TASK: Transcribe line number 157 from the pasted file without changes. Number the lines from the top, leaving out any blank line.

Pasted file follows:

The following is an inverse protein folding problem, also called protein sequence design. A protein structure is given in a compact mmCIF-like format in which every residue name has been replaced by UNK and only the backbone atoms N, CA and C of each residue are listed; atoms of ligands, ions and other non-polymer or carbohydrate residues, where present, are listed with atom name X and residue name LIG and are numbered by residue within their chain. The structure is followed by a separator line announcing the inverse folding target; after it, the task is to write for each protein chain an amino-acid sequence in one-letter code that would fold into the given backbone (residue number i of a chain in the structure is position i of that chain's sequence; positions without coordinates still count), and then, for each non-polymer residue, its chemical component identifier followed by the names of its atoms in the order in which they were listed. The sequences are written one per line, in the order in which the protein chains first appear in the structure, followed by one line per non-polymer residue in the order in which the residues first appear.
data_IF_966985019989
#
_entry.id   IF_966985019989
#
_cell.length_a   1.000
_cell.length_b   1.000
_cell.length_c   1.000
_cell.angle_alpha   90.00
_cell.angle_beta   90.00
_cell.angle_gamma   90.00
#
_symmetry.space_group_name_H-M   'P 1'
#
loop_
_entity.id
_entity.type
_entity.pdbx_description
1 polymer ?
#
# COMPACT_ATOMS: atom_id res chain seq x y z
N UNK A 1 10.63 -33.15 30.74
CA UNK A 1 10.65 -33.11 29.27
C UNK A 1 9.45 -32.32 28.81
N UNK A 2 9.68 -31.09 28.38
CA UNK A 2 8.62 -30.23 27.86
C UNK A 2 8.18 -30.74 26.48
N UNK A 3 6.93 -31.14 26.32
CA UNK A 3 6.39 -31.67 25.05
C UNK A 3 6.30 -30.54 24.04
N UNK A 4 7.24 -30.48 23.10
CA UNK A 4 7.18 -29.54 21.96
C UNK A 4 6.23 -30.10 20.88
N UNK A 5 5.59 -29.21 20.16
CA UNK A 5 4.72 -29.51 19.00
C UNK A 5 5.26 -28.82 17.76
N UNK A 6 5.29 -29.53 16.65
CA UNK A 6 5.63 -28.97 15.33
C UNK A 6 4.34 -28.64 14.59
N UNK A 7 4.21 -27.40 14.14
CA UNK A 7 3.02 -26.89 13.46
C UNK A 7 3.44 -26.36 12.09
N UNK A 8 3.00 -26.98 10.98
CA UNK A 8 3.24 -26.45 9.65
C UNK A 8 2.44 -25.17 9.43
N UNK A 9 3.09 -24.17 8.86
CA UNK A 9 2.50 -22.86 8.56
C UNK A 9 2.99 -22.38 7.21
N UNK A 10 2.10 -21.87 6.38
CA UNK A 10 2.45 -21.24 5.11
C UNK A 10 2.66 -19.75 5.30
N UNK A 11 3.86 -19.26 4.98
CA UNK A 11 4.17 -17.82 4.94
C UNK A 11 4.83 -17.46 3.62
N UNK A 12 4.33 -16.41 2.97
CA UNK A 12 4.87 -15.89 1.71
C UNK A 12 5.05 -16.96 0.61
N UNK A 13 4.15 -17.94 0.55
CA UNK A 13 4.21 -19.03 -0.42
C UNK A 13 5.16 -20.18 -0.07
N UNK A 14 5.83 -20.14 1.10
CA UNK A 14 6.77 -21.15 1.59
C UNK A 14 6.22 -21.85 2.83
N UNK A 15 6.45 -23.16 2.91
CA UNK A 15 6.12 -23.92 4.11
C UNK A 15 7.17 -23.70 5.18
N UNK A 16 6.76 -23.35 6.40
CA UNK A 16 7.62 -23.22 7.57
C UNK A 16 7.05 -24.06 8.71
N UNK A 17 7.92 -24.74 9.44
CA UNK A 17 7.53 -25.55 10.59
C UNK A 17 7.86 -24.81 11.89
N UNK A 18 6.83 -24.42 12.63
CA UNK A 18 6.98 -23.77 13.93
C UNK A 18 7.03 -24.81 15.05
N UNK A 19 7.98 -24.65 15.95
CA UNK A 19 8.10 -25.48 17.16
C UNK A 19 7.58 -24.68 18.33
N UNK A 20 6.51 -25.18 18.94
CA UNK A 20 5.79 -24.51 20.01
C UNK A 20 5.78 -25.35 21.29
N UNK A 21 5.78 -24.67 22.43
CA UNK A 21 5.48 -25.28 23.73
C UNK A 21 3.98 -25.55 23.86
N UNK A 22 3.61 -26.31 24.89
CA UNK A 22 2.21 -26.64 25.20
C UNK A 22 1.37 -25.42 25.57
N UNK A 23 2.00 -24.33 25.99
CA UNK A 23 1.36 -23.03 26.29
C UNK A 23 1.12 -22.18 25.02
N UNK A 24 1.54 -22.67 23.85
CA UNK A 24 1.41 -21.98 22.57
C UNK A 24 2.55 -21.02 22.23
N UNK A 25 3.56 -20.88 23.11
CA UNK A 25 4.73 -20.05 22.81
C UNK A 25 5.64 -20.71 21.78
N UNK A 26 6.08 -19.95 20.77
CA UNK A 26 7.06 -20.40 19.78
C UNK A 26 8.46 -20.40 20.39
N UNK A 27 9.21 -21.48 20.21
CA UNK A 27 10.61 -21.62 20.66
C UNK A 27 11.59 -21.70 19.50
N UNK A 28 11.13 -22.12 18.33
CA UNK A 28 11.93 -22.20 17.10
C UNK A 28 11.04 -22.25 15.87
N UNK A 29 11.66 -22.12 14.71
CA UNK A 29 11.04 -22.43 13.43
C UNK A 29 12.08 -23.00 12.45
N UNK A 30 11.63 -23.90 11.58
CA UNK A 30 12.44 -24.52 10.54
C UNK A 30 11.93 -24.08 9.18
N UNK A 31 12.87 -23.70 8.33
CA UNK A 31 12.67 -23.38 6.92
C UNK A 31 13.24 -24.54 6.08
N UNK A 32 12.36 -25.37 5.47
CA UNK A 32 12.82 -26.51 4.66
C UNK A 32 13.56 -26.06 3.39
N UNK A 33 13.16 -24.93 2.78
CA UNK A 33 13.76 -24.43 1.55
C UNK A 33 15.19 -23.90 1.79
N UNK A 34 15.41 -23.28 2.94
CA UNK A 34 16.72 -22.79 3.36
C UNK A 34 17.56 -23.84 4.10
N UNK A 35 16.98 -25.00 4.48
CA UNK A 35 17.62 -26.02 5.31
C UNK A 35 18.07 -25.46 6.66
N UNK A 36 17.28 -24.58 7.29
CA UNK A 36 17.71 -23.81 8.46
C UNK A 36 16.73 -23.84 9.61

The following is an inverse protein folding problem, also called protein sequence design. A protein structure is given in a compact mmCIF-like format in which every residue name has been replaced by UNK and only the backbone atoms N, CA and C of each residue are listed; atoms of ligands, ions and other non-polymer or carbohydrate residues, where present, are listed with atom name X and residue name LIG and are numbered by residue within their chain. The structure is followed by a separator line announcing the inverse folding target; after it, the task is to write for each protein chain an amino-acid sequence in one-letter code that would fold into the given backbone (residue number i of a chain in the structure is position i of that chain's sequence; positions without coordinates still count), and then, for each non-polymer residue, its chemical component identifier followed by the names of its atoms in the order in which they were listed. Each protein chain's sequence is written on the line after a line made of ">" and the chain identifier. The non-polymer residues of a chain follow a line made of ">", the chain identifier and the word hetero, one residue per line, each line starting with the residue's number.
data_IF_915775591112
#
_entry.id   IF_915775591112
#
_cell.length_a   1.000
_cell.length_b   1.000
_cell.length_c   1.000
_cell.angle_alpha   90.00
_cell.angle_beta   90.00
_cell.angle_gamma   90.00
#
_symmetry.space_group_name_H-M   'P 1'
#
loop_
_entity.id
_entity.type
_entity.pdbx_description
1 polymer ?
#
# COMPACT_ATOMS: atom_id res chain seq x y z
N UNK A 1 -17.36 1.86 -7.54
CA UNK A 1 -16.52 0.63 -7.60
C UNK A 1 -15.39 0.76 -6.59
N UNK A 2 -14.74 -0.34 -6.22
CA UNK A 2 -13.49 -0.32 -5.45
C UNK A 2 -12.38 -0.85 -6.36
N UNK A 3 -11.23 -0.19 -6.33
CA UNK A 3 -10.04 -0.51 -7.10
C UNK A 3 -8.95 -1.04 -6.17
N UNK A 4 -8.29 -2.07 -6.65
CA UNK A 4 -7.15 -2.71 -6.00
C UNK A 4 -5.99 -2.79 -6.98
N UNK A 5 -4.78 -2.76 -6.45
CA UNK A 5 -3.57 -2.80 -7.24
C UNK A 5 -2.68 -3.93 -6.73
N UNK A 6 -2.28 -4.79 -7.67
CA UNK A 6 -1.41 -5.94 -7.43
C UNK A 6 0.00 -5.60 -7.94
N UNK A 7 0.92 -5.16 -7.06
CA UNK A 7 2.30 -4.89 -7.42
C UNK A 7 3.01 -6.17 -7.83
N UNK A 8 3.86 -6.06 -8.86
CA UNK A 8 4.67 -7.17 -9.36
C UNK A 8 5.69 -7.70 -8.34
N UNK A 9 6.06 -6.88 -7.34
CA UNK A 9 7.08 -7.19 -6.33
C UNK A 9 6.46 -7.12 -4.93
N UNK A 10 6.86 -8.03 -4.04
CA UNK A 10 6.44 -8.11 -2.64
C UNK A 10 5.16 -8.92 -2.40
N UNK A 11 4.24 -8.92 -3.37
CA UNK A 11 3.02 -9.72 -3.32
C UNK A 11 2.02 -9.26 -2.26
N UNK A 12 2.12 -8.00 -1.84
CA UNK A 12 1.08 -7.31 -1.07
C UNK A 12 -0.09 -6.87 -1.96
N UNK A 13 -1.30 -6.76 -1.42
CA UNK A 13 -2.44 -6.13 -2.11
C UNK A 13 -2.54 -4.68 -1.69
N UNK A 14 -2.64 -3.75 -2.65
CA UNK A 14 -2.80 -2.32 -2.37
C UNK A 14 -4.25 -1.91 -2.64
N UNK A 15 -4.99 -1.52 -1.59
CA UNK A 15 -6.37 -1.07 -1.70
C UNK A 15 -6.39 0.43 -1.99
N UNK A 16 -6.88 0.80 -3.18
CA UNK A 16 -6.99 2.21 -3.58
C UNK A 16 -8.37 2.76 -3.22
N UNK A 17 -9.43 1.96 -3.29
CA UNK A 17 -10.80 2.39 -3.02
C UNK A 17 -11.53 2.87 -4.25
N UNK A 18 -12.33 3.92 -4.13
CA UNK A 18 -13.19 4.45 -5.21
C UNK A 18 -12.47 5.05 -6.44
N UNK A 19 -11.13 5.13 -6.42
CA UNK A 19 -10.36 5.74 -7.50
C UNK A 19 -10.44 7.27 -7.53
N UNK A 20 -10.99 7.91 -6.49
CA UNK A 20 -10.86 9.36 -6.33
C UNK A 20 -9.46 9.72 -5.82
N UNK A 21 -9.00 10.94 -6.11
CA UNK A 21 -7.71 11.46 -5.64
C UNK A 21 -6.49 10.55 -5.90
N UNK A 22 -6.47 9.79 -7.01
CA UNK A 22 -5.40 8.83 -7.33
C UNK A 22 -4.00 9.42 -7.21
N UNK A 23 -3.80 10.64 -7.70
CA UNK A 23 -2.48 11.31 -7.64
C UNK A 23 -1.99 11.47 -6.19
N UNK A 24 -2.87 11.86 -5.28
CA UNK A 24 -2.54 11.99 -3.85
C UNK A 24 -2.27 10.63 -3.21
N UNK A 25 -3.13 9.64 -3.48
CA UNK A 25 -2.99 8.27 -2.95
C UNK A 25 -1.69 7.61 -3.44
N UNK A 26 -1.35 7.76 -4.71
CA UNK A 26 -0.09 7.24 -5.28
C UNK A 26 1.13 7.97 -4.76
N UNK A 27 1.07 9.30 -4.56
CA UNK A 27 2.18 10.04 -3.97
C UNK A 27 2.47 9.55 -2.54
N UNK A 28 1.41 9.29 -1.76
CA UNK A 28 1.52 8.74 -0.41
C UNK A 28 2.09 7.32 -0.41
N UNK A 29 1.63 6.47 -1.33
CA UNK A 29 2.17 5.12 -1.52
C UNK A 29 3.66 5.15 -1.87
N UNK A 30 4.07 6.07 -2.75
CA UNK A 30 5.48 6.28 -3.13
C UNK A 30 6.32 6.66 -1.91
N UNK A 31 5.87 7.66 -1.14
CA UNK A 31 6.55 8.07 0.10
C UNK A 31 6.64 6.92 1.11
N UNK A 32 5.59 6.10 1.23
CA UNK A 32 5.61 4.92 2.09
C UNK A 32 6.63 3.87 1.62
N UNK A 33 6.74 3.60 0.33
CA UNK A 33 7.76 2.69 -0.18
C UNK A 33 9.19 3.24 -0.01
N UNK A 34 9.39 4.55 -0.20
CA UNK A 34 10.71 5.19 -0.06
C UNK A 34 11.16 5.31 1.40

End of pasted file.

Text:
N UNK A 3 -11.23 -0.19 -6.33